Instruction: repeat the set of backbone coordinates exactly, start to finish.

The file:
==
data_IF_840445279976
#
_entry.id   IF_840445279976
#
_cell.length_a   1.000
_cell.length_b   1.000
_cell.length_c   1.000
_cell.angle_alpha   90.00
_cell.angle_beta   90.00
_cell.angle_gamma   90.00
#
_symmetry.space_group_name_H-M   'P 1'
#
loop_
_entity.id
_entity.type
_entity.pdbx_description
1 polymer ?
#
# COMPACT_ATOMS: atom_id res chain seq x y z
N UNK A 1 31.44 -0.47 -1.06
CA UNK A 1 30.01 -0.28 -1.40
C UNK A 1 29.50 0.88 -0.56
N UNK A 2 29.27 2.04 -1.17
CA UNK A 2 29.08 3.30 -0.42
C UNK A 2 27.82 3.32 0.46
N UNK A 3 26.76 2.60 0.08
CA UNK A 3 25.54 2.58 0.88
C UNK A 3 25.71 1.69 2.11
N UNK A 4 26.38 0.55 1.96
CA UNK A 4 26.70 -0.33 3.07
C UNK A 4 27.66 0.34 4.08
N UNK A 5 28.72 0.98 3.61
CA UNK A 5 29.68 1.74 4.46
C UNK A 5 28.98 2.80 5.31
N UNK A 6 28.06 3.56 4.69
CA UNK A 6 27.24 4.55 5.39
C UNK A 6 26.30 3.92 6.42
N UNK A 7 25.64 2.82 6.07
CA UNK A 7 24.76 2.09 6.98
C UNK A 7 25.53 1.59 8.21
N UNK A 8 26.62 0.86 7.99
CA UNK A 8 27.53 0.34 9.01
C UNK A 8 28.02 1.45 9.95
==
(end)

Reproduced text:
data_IF_840445279976
#
_entry.id   IF_840445279976
#
_cell.length_a   1.000
_cell.length_b   1.000
_cell.length_c   1.000
_cell.angle_alpha   90.00
_cell.angle_beta   90.00
_cell.angle_gamma   90.00
#
_symmetry.space_group_name_H-M   'P 1'
#
loop_
_entity.id
_entity.type
_entity.pdbx_description
1 polymer ?
#
# COMPACT_ATOMS: atom_id res chain seq x y z
N UNK A 1 31.44 -0.47 -1.06
CA UNK A 1 30.01 -0.28 -1.40
C UNK A 1 29.50 0.88 -0.56
N UNK A 2 29.27 2.04 -1.17
CA UNK A 2 29.08 3.30 -0.42
C UNK A 2 27.82 3.32 0.46
N UNK A 3 26.76 2.60 0.08
CA UNK A 3 25.54 2.58 0.88
C UNK A 3 25.71 1.69 2.11
N UNK A 4 26.38 0.55 1.96
CA UNK A 4 26.70 -0.33 3.07
C UNK A 4 27.66 0.34 4.08
N UNK A 5 28.72 0.98 3.61
CA UNK A 5 29.68 1.74 4.46
C UNK A 5 28.98 2.80 5.31
N UNK A 6 28.06 3.56 4.69
CA UNK A 6 27.24 4.55 5.39
C UNK A 6 26.30 3.92 6.42
N UNK A 7 25.64 2.82 6.07
CA UNK A 7 24.76 2.09 6.98
C UNK A 7 25.53 1.59 8.21
N UNK A 8 26.62 0.86 7.99
CA UNK A 8 27.53 0.34 9.01
C UNK A 8 28.02 1.45 9.95